Please ensure Javascript is enabled for purposes of website accessibility

Why Bluebird Bio Stock Plunged Today

By Keith Speights – Nov 8, 2021 at 5:30PM

Key Points

  • Goldman Sachs downgraded Bluebird from neutral to sell.
  • Morgan Stanley downgraded the stock from equal weight to underweight.
  • Concerns about Bluebird include its near-term commercialization challenges and recent spin-off.

You’re reading a free article with opinions that may differ from The Motley Fool’s Premium Investing Services. Become a Motley Fool member today to get instant access to our top analyst recommendations, in-depth research, investing resources, and more. Learn More

Two analysts downgraded the biotech stock.

What happened

Shares of Bluebird Bio (BLUE -1.58%) were plunging 19.3% lower as of 3:42 p.m. EST on Monday. The sharp decline came after two analysts downgraded Bluebird.

Goldman Sachs (GS 1.53%) analyst Salveen Richter downgraded the biotech stock from neutral to sell. Richter set a price target of $10, nearly 24% below Bluebird's closing price on Friday.

Morgan Stanley (MS 0.90%) analyst Matthew Harrison also downgraded the stock from equal weight to underweight (the equivalent of a sell recommendation). Harrison established a price target of $11, roughly 16% lower than Bluebird's closing price on Friday.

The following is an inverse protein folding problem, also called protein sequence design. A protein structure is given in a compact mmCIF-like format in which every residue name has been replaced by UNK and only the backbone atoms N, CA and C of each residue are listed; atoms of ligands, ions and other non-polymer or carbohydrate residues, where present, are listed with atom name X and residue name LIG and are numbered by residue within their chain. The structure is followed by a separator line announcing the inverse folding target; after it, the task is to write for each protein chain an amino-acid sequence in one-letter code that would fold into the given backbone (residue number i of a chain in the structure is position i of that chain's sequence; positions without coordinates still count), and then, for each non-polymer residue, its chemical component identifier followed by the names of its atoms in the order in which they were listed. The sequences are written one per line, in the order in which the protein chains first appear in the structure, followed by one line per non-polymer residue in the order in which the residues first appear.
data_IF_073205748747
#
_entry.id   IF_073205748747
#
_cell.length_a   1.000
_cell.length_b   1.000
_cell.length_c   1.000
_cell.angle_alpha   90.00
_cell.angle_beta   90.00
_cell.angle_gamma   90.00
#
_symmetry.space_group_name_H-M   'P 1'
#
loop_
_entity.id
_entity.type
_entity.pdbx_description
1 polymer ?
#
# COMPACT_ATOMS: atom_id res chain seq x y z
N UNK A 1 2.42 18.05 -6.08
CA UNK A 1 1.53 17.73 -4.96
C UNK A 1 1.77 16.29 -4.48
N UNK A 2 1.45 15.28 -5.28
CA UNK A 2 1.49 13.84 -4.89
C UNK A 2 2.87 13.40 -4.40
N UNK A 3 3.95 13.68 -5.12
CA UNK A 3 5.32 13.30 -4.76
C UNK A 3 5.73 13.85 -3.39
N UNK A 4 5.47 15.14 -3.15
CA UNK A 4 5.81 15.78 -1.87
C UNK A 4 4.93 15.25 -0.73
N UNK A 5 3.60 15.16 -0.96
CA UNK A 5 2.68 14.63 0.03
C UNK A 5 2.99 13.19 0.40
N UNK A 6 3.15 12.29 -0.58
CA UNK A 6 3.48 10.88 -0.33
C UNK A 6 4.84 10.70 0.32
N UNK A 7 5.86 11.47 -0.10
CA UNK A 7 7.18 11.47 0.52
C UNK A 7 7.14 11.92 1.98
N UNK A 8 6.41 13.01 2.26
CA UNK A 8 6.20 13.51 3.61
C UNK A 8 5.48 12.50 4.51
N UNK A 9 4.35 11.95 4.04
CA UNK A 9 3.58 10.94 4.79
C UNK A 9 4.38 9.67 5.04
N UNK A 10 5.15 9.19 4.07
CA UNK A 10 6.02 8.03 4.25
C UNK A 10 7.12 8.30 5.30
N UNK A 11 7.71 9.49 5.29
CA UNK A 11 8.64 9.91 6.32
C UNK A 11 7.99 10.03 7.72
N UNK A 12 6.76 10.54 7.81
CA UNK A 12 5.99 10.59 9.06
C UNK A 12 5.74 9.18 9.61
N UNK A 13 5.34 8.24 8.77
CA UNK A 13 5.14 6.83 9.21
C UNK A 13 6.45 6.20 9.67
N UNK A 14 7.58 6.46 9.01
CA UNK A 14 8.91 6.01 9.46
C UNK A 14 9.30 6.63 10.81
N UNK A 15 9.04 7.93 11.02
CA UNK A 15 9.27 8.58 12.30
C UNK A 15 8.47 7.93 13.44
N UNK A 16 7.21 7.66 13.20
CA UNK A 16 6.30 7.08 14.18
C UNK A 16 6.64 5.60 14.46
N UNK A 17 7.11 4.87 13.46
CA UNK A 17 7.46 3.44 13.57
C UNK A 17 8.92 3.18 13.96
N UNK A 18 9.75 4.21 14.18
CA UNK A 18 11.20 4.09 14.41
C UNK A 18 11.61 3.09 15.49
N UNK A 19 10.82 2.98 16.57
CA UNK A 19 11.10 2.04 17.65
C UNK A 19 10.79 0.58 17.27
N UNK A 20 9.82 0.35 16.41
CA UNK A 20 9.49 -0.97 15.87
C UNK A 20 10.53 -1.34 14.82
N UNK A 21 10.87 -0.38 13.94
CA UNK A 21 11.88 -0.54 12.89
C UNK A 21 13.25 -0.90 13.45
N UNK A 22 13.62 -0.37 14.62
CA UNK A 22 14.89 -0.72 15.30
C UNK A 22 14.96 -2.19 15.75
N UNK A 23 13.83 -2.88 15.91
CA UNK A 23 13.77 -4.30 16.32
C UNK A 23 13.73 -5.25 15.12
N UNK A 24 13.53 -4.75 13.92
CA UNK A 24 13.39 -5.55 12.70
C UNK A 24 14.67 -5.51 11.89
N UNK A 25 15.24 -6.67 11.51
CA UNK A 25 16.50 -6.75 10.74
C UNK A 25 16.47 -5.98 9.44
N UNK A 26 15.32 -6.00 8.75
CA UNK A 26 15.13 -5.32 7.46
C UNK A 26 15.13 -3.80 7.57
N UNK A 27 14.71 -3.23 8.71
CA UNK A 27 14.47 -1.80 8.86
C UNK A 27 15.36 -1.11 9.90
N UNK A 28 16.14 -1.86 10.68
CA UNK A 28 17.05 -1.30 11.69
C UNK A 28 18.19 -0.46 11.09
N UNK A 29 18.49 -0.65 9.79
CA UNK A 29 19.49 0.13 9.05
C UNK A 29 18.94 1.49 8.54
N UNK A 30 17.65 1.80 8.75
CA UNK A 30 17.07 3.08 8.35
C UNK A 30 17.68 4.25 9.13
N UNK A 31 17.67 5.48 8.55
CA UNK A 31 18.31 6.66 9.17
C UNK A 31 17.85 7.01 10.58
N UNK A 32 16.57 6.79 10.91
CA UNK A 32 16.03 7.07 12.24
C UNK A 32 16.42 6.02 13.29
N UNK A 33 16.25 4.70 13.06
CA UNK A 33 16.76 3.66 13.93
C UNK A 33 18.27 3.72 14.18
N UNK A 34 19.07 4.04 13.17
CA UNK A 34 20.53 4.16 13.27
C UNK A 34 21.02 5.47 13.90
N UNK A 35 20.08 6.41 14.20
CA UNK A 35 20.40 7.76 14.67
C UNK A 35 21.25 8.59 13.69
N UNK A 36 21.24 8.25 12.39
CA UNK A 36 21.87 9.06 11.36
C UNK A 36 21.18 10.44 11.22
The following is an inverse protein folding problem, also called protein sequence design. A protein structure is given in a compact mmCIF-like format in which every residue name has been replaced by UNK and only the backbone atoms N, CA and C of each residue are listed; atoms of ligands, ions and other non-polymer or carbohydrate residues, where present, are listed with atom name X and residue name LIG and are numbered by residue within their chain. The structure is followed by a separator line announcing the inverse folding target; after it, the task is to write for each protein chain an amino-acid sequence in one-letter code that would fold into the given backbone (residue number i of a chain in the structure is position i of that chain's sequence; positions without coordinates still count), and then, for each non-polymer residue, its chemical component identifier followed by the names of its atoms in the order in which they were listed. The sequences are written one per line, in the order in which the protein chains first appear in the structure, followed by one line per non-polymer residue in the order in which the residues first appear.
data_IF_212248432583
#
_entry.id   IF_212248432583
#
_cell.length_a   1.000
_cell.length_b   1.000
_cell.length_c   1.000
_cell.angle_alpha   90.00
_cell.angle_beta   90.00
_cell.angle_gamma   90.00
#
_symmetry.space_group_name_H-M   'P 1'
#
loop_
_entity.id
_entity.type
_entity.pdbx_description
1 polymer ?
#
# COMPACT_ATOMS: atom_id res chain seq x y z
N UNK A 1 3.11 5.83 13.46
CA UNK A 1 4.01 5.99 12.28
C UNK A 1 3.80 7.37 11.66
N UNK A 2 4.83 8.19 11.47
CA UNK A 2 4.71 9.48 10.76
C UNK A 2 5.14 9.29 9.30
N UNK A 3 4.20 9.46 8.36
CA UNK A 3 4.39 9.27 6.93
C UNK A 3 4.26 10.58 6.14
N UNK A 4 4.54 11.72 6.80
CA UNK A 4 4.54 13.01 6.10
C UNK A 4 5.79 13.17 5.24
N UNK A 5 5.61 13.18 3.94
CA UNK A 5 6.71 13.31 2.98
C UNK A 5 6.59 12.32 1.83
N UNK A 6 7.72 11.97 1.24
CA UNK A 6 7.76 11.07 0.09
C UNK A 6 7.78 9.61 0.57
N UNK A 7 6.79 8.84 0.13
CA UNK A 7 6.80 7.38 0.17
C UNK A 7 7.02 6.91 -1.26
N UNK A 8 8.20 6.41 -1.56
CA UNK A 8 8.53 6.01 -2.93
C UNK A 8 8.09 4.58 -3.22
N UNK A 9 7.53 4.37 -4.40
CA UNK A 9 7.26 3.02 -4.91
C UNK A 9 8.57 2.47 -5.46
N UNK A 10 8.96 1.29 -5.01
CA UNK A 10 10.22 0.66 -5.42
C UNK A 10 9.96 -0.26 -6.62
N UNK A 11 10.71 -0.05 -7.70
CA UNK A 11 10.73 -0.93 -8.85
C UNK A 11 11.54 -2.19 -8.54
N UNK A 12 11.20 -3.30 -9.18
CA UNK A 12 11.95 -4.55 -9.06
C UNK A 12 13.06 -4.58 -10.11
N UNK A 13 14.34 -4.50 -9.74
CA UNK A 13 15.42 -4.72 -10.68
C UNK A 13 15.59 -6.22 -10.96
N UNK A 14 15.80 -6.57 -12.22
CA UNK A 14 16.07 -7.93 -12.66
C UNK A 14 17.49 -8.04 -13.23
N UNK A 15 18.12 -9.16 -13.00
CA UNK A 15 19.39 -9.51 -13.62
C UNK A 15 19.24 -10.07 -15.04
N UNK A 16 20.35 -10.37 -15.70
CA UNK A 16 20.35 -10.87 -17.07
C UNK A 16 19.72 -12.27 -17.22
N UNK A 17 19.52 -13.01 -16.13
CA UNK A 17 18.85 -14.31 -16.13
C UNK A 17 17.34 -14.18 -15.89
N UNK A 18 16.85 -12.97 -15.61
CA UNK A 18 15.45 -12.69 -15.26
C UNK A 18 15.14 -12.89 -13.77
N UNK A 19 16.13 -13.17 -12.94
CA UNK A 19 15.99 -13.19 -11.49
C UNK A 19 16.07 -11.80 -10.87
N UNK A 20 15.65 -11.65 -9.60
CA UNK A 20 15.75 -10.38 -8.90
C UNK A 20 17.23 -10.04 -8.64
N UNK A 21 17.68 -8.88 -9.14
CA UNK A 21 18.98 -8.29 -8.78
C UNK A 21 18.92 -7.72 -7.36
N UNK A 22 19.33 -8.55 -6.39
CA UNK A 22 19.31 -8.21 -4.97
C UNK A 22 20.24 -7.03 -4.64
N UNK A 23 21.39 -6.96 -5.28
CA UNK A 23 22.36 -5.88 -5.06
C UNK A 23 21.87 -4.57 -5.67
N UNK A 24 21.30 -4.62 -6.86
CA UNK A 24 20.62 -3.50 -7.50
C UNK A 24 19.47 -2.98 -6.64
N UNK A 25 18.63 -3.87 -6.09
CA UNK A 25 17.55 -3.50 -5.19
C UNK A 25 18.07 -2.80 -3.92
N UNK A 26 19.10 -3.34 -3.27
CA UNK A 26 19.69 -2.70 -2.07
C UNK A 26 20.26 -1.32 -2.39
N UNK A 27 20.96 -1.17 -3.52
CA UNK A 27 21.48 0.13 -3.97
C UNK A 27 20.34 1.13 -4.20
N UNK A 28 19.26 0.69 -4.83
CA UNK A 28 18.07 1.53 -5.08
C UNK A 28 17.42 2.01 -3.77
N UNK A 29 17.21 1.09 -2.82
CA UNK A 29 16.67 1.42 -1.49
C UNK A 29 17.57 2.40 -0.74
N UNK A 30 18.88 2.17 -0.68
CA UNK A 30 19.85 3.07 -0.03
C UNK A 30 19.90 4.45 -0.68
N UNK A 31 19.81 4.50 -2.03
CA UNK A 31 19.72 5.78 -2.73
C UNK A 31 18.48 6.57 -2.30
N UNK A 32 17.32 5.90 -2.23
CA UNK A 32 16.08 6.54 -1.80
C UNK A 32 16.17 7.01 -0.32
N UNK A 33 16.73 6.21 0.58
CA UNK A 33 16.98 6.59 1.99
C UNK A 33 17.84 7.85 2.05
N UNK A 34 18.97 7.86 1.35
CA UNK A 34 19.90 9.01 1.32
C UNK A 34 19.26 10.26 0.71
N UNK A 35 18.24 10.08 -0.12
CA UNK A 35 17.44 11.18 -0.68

A person giving a thumbs down sign.

Image source: Getty Images.

So what

Morgan Stanley's Harrison thinks that "commercialization will remain challenging" for Bluebird. That seems to be a fair assessment.

Bluebird announced in August that it planned to exit the European market for its gene therapies. In October, the company said that it would withdraw its regulatory applications for Skysona with the European Union and the U.K.

There's also some uncertainty about Bluebird's spin-off of its oncology business. The oncology unit is now a separate entity, 2seventy Bio (TSVT 1.10%). Bluebird will continue to focus on genetic diseases.

However, Wall Street analysts tend to focus more heavily on the near-term prospects for a stock than they do the long-term prospects. It's possible that Bluebird's spin-off strategy could pay off for investors over the long run.

Now what

Bluebird hopes to receive acceptance of its biologics license application (BLA) for beti-cel in treating beta-thalassemia this month. The company is talking with the U.S. Food and Drug Administration (FDA) about lifting the clinical hold on eli-cel (Lenti-D). It plans to submit a BLA for the therapy in treating cerebral adrenoleukodystrophy (CALD), a rare genetic disease, by year's end.

Keith Speights has no position in any of the stocks mentioned. The Motley Fool recommends Bluebird Bio. The Motley Fool has a disclosure policy.

Premium Investing Services

Invest better with The Motley Fool. Get stock recommendations, portfolio guidance, and more from The Motley Fool's premium services.